“Do I look like I can afford spirits?” Jim asks Christine on the morning of the bedsheets incident, explaining that his hangover is from beer. “I’m not so keen on beer as he is,” Amis told the BBC, about the difference between himself and his character. In one key respect, though, Amis did eventually follow in Dixon’s career path, persuading some London publishers to continue releasing his work after the success of Lucky Jim. And once he arrived at the center of literary England, he could afford spirits, although his acerbic worldview remained unsweetened.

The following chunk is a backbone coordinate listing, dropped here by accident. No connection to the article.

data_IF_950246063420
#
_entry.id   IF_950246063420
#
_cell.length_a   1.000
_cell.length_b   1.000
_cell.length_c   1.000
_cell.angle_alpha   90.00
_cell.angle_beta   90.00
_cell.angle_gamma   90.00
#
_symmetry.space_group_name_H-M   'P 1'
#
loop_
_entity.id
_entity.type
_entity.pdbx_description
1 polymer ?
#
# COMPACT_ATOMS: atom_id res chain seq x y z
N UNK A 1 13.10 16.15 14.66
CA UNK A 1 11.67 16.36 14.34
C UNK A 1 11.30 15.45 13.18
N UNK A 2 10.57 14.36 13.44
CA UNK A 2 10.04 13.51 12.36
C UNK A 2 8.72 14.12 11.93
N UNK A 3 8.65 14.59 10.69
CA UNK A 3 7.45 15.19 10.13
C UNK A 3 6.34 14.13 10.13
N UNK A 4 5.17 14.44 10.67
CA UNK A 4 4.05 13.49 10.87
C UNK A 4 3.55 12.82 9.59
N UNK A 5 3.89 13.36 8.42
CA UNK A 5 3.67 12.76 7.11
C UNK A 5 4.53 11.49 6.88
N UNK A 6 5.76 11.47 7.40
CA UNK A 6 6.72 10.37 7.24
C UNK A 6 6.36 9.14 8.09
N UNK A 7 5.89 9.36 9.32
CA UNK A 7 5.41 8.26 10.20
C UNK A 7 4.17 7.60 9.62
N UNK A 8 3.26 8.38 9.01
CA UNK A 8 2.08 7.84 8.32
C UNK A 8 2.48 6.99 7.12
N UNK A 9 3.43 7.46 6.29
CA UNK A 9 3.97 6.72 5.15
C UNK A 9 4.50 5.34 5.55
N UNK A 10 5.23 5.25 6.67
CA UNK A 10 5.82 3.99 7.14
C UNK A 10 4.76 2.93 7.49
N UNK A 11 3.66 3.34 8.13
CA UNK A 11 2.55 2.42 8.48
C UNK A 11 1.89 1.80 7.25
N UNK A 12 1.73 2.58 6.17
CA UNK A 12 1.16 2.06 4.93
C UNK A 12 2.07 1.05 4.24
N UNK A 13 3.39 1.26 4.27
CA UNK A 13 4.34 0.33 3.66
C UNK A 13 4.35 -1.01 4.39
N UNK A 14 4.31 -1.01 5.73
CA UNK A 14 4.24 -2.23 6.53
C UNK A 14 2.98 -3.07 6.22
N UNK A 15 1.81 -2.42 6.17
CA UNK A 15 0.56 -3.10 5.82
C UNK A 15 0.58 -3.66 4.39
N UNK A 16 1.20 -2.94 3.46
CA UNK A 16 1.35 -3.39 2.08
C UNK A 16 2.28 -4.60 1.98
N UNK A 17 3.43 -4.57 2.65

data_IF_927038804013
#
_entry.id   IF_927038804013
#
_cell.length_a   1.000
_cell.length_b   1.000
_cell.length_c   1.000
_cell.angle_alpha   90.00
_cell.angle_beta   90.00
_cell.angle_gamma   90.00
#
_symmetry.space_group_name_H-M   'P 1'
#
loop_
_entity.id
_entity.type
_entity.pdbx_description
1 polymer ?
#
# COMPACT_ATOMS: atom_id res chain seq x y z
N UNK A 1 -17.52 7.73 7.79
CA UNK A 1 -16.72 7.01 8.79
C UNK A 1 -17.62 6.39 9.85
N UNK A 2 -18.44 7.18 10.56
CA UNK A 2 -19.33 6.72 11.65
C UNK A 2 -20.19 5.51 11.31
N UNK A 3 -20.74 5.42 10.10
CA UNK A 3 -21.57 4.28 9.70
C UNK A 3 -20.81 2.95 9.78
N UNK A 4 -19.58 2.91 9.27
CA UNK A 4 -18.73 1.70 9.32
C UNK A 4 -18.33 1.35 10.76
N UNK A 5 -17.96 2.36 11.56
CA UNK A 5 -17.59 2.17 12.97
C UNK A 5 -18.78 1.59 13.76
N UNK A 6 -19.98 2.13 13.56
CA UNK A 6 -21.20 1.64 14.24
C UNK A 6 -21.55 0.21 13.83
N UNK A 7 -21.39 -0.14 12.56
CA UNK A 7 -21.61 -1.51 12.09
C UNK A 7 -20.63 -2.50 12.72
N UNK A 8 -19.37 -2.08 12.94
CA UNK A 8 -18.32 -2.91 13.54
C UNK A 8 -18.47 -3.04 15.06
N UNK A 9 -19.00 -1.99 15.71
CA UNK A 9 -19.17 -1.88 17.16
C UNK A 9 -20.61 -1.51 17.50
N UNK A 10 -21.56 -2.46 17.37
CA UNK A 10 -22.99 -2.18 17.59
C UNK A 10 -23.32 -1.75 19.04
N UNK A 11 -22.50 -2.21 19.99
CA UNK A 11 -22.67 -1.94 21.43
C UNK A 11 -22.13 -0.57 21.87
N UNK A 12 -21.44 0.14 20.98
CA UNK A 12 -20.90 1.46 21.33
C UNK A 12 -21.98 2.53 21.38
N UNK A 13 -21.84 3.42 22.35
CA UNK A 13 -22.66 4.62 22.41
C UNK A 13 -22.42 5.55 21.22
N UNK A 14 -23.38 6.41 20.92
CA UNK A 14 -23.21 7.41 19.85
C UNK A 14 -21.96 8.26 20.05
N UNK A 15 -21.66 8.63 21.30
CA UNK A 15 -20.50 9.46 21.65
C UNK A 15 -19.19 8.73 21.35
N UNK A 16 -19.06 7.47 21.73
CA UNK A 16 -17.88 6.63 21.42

I live as a lodger now in London by Primrose Hill, and the pub on my corner, the Queen’s, was Amis’s local in his final years. I tend to avoid it because the television screens overwhelm you, and I’m not a fan of soccer. Amis moved to the neighborhood from Kentish Town in 1984. He wrote to Larkin: “It’s v. near . . . where I used to give it to ole-Janey girl in the long-ago.” “Ole-Janey girl” was Amis’s second wife, Elizabeth Jane Howard, who had recently left him. After their divorce, he moved back in with his first wife, Hilary Bardwell, and her third husband, Alastair Boyd, seventh Baron Kilmarnock. The arrangement apparently worked. In a typical month during this phase, according to his biographer Zachary Leader, Amis spent about 1,000 on drinking. “Here we are then,” he wrote to Robert Conquest, “in just a week, study, drinks-cupboard, and telly (one on every floor) in operation, which is all that matters really.”